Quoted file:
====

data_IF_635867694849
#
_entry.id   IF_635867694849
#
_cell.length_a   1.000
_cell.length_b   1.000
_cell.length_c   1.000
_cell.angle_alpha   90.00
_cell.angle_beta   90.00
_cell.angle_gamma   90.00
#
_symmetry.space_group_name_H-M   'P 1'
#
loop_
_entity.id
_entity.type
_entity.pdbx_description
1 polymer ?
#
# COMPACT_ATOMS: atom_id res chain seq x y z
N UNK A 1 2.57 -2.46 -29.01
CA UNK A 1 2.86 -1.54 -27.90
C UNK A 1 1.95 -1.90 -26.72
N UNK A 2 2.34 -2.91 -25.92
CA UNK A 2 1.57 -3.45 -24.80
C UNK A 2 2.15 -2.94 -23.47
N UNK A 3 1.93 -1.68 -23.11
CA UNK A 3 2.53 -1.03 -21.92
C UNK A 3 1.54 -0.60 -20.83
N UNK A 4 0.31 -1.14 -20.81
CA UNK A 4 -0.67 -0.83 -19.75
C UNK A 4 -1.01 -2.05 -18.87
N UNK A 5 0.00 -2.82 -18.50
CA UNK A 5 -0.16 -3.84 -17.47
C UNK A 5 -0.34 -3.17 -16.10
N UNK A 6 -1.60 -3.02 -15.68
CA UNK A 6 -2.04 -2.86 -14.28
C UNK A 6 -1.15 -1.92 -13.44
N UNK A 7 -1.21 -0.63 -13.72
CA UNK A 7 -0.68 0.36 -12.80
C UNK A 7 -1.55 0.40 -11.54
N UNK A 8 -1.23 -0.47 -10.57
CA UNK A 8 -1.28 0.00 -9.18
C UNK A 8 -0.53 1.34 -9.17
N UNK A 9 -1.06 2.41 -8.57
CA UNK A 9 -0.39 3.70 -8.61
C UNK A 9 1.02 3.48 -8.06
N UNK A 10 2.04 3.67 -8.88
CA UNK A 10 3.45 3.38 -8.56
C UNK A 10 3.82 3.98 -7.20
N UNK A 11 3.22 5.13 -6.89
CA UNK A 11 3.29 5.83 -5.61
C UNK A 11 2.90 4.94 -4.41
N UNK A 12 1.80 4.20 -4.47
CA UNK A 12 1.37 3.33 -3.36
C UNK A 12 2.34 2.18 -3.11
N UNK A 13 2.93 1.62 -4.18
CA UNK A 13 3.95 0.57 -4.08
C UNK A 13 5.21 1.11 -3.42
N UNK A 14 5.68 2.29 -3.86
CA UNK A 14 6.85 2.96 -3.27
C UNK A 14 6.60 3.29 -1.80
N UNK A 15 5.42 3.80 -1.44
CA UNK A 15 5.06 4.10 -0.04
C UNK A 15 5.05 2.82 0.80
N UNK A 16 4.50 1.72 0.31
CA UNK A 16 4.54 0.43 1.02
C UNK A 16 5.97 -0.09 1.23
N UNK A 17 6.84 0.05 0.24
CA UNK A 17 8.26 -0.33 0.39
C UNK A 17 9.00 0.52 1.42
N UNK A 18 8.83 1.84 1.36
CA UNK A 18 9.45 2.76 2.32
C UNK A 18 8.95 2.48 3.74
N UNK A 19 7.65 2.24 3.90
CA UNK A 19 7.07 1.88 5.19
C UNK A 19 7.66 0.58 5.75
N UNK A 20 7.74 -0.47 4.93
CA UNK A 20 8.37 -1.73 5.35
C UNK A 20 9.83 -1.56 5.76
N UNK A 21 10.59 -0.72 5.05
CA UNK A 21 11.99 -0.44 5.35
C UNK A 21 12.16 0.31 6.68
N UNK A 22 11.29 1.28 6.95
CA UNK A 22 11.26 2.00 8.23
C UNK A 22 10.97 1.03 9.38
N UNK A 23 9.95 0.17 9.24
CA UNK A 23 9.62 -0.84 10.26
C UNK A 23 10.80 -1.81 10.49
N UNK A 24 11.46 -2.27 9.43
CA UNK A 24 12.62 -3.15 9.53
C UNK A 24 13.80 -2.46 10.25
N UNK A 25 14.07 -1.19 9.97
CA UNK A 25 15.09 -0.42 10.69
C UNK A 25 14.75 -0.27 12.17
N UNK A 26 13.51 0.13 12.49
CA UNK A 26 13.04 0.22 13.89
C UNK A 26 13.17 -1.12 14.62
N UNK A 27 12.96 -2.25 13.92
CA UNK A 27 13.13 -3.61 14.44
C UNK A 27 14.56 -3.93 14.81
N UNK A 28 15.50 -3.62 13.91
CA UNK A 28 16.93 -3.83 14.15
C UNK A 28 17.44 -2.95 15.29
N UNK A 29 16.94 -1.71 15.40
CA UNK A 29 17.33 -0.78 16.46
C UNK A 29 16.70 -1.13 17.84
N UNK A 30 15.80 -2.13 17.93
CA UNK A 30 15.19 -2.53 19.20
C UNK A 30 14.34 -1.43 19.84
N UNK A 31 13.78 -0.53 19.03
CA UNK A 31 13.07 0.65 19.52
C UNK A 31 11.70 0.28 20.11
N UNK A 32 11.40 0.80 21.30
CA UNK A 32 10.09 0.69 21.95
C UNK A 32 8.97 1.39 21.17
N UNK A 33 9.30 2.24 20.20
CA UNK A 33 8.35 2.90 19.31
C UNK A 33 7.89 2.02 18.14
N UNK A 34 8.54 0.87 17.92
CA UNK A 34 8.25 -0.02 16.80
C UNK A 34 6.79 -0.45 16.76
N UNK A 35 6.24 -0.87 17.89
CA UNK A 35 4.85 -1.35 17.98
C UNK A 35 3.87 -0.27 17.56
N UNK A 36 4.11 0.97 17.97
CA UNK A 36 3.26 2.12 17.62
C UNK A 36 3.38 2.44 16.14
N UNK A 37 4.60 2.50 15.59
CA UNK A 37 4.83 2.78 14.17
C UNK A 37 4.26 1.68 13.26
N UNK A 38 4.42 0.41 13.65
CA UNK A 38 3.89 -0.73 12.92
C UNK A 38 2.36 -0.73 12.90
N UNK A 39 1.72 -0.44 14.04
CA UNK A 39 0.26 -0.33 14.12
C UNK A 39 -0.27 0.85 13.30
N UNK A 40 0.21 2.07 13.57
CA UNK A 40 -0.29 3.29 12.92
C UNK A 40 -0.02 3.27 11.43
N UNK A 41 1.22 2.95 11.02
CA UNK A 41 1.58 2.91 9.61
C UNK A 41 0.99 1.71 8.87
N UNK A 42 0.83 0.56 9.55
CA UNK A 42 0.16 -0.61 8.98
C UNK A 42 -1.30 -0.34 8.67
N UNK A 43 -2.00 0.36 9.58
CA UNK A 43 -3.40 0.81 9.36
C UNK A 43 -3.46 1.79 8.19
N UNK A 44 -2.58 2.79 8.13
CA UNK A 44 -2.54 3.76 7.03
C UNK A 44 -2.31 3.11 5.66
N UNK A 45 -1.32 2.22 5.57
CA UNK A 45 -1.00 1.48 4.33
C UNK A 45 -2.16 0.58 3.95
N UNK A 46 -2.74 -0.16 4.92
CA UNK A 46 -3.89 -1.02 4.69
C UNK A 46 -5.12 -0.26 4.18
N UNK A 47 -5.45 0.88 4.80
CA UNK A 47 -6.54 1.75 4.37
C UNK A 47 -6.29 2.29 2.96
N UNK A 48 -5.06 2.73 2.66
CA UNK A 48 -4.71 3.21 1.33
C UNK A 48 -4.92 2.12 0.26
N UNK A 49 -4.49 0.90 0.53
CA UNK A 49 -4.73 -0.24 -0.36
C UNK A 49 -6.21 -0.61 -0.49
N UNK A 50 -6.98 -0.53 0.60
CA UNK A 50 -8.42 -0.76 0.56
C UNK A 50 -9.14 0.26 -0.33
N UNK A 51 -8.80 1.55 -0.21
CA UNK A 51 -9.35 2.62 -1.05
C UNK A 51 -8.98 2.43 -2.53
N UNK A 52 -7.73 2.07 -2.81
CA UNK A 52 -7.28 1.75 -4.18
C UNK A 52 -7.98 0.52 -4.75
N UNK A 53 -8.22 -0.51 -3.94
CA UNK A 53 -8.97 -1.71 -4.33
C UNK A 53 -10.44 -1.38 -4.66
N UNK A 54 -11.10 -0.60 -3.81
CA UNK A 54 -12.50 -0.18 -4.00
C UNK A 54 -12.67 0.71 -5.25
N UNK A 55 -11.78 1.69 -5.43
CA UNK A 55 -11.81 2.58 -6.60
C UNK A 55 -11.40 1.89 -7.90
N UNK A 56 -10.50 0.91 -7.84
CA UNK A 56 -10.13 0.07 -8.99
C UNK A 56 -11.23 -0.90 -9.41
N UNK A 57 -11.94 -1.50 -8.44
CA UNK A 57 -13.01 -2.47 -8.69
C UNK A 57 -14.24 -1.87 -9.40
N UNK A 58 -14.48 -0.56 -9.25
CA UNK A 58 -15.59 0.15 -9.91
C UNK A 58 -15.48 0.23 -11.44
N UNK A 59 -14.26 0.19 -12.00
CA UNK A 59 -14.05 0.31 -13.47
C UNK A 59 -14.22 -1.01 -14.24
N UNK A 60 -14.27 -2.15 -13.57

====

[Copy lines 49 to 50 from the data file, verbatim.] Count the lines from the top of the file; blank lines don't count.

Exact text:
CA UNK A 10 3.45 3.38 -8.56
C UNK A 10 3.82 3.98 -7.20